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2020 Census: Counting the San Joaquin Valley

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The decennial census plays an essential role in American democracy. The stakes are huge for California, and 2020 is fast approaching. This series of blog posts takes a detailed look at California communities that may be at risk of being undercounted.

PPIC’s new interactive census maps are an important tool for Californians working to ensure an accurate census count. Using estimates from the Census Bureau and the Federal Communications Commission, they highlight hard-to-count communities across the state and pinpoint reasons why certain areas may be hard to reach.

Home to 4.3 million people, the San Joaquin Valley may be one of California’s hardest-to-count regions in 2020. Encompassing about 11% of the state’s population, the valley runs south from San Joaquin County through Stanislaus, Merced, Madera, Fresno, Tulare, Kings, and Kern Counties. Most of the communities at risk of being undercounted in the region live south of Stanislaus County through Kern County. For example, 33% of census tracts in Fresno County are likely to be very hard to count, according to Census Bureau estimates that draw on demographic characteristics and historical trends. But only 7% of tracts in Stanislaus are very hard to count. Households in these very hard-to-count areas are less likely to respond initially to census forms and are therefore at risk of being undercounted.

Some highlights:

  • An undercount could reshape the legislative landscape of the San Joaquin Valley. Since legislative district lines will be redrawn based on the census, disproportionately undercounting parts of the San Joaquin Valley could reshape the region’s political representation. And while hard-to-count communities are distributed across several counties in the region, they are concentrated in fewer legislative districts. In Congressional Districts 16 (Costa) and 21 (Valadao), for example, about 42% of census tracts are likely to be very hard to count. Undercounting could also affect the northern San Joaquin Valley, which has hard-to-reach areas despite having fewer historically undercounted populations.
  • Undercounting people of color and noncitizens could disproportionately affect legislative districts in the central and southern San Joaquin Valley. This area has particularly high shares of groups that tend to be undercounted in the census—African Americans, Latinos, and Native Americans, as well as noncitizens, who may be even less likely to respond in 2020 due to the planned addition of a citizenship question. A total of six legislative districts have populations that are at least 65% African American, Latino, or Native American and at least 15% noncitizen: Congressional Districts 16 and 21; State Senate Districts 12 (Cannella) and 14 (Vidak); and State Assembly Districts 31 (Arambula) and 32 (Salas).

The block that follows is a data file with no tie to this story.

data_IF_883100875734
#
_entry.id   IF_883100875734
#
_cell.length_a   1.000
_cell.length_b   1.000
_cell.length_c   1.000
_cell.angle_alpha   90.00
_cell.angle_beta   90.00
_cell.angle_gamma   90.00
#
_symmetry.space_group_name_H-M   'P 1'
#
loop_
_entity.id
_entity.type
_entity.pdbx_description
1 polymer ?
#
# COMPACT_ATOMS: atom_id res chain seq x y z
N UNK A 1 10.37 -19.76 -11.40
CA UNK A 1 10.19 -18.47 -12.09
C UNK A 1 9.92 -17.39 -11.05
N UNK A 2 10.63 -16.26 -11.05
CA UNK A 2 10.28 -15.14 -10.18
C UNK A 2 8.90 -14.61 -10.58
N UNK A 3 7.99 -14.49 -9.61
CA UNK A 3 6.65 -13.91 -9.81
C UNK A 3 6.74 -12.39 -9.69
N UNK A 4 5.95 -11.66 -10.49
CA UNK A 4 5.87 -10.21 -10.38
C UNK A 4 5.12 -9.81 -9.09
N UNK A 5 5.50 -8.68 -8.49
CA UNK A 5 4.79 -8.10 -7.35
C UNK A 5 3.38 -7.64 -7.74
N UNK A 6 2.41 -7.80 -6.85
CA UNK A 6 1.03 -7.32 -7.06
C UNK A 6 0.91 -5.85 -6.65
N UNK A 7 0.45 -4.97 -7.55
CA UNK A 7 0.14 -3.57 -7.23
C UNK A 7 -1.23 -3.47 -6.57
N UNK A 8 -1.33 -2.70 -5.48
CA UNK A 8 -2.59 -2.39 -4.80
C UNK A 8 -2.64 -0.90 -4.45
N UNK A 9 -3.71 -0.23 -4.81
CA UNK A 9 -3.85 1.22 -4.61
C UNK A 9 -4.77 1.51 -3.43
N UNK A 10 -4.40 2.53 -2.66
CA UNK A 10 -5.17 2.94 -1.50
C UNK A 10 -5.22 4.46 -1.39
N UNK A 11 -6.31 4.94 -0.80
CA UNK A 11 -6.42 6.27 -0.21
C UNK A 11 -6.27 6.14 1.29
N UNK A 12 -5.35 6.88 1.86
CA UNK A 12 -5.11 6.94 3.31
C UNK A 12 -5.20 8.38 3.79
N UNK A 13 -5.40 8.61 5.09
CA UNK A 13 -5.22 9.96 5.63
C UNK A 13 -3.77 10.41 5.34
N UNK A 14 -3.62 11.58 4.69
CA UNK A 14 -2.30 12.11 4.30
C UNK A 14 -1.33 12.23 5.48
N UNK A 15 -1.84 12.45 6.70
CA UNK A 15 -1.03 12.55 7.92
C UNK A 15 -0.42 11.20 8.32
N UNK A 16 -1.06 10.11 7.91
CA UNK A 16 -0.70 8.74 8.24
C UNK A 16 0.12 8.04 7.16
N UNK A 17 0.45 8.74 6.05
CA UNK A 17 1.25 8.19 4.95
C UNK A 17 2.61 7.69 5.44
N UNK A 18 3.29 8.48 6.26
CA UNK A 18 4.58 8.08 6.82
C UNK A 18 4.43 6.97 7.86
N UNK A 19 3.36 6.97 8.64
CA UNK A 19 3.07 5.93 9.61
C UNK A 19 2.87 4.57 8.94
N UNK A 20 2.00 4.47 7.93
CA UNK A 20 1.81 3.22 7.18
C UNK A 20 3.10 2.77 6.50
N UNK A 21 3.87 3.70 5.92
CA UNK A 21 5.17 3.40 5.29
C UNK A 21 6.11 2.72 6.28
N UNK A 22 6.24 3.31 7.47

• Another factor driving the San Joaquin Valley’s overall risk of being undercounted is the high share of young children. Young children are historically underrepresented in the census. There are particularly high concentrations of families with young children in the central and southern San Joaquin Valley: children under 5 years old make up 8% or more of the population in Fresno, Kern, Kings, Merced, and Tulare Counties—among the highest concentration in the state.
  • Housing conditions may make an accurate count especially challenging in the western San Joaquin Valley. In this area, relatively large shares of housing units are rentals, overcrowded rentals, and/or mobile homes—all of which can make residents harder to find and count accurately. For example, more than 20% of households live in mobile homes in some northwestern parts of San Joaquin County and some southwestern parts of Tulare County.
  • Limited internet access may be an issue in certain areas throughout the region. The Census Bureau plans to collect the majority of responses online in 2020—a change from previous practice. Each county in the San Joaquin Valley has some census tracts with minimal residential high-speed connectivity, with the lowest access outside cities. While people in these areas may have internet access through smartphones or public libraries, in general they may have more trouble accessing the census online.

We hope these maps serve as a starting point to help local, regional, and state leaders think about which activities, resources, and partnerships—including language assistance, awareness raising, and community outreach—might be most effective for accurately counting different parts of California. Stay tuned for future posts that examine hard-to-count communities in other regions of the state.

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